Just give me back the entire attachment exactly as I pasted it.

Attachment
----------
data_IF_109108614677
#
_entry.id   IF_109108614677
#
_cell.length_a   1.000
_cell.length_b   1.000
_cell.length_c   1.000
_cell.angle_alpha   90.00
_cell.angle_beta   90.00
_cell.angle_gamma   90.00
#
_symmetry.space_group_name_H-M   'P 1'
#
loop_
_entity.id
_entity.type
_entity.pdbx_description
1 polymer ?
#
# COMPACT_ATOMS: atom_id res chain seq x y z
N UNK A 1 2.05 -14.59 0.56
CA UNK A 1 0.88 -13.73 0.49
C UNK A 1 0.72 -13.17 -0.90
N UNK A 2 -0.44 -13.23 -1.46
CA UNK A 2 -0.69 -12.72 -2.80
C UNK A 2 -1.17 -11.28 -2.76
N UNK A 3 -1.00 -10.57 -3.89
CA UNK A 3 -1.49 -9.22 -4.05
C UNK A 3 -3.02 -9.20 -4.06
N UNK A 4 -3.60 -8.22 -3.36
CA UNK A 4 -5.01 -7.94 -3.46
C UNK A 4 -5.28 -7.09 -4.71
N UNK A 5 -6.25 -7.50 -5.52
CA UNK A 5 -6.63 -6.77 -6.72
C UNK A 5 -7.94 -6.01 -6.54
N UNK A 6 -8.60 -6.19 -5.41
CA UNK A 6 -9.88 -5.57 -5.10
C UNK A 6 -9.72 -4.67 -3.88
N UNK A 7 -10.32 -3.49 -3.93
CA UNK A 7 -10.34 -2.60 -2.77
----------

data_IF_109108614677
#
_entry.id   IF_109108614677
#
_cell.length_a   1.000
_cell.length_b   1.000
_cell.length_c   1.000
_cell.angle_alpha   90.00
_cell.angle_beta   90.00
_cell.angle_gamma   90.00
#
_symmetry.space_group_name_H-M   'P 1'
#
loop_
_entity.id
_entity.type
_entity.pdbx_description
1 polymer ?
#
# COMPACT_ATOMS: atom_id res chain seq x y z
N UNK A 1 2.05 -14.59 0.56
CA UNK A 1 0.88 -13.73 0.49
C UNK A 1 0.72 -13.17 -0.90
N UNK A 2 -0.44 -13.23 -1.46
CA UNK A 2 -0.69 -12.72 -2.80
C UNK A 2 -1.17 -11.28 -2.76
N UNK A 3 -1.00 -10.57 -3.89
CA UNK A 3 -1.49 -9.22 -4.05
C UNK A 3 -3.02 -9.20 -4.06
N UNK A 4 -3.60 -8.22 -3.36
CA UNK A 4 -5.01 -7.94 -3.46
C UNK A 4 -5.28 -7.09 -4.71
N UNK A 5 -6.25 -7.50 -5.52
CA UNK A 5 -6.63 -6.77 -6.72
C UNK A 5 -7.94 -6.01 -6.54
N UNK A 6 -8.60 -6.19 -5.41
CA UNK A 6 -9.88 -5.57 -5.10
C UNK A 6 -9.72 -4.67 -3.88
N UNK A 7 -10.32 -3.49 -3.93
CA UNK A 7 -10.34 -2.60 -2.77